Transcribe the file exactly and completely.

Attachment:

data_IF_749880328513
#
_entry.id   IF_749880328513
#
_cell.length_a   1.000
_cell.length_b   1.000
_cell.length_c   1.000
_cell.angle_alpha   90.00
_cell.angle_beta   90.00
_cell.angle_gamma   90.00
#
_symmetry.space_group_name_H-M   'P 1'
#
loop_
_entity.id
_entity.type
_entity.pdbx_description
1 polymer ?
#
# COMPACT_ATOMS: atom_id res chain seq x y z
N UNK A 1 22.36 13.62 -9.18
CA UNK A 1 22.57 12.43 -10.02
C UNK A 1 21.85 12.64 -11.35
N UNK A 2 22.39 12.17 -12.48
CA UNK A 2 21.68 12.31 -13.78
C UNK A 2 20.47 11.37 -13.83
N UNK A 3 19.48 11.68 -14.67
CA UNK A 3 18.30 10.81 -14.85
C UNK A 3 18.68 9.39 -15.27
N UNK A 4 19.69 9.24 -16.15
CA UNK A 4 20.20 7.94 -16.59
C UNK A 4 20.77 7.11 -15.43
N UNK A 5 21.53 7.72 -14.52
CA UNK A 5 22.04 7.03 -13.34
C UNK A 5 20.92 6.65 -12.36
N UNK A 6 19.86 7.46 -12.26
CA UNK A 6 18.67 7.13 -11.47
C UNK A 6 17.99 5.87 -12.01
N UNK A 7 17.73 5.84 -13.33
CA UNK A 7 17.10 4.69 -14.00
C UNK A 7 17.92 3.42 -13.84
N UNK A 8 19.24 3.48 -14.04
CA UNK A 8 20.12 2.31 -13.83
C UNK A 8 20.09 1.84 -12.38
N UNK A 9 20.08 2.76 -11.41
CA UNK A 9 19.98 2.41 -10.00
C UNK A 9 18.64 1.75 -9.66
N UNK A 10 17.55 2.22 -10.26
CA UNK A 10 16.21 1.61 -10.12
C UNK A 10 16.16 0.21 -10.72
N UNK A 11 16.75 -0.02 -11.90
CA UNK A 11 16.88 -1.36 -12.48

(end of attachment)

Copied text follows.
data_IF_749880328513
#
_entry.id   IF_749880328513
#
_cell.length_a   1.000
_cell.length_b   1.000
_cell.length_c   1.000
_cell.angle_alpha   90.00
_cell.angle_beta   90.00
_cell.angle_gamma   90.00
#
_symmetry.space_group_name_H-M   'P 1'
#
loop_
_entity.id
_entity.type
_entity.pdbx_description
1 polymer ?
#
# COMPACT_ATOMS: atom_id res chain seq x y z
N UNK A 1 22.36 13.62 -9.18
CA UNK A 1 22.57 12.43 -10.02
C UNK A 1 21.85 12.64 -11.35
N UNK A 2 22.39 12.17 -12.48
CA UNK A 2 21.68 12.31 -13.78
C UNK A 2 20.47 11.37 -13.83
N UNK A 3 19.48 11.68 -14.67
CA UNK A 3 18.30 10.81 -14.85
C UNK A 3 18.68 9.39 -15.27
N UNK A 4 19.69 9.24 -16.15
CA UNK A 4 20.20 7.94 -16.59
C UNK A 4 20.77 7.11 -15.43
N UNK A 5 21.53 7.72 -14.52
CA UNK A 5 22.04 7.03 -13.34
C UNK A 5 20.92 6.65 -12.36
N UNK A 6 19.86 7.46 -12.26
CA UNK A 6 18.67 7.13 -11.47
C UNK A 6 17.99 5.87 -12.01
N UNK A 7 17.73 5.84 -13.33
CA UNK A 7 17.10 4.69 -14.00
C UNK A 7 17.92 3.42 -13.84
N UNK A 8 19.24 3.48 -14.04
CA UNK A 8 20.12 2.31 -13.83
C UNK A 8 20.09 1.84 -12.38
N UNK A 9 20.08 2.76 -11.41
CA UNK A 9 19.98 2.41 -10.00
C UNK A 9 18.64 1.75 -9.66
N UNK A 10 17.55 2.22 -10.26
CA UNK A 10 16.21 1.61 -10.12
C UNK A 10 16.16 0.21 -10.72
N UNK A 11 16.75 -0.02 -11.90
CA UNK A 11 16.88 -1.36 -12.48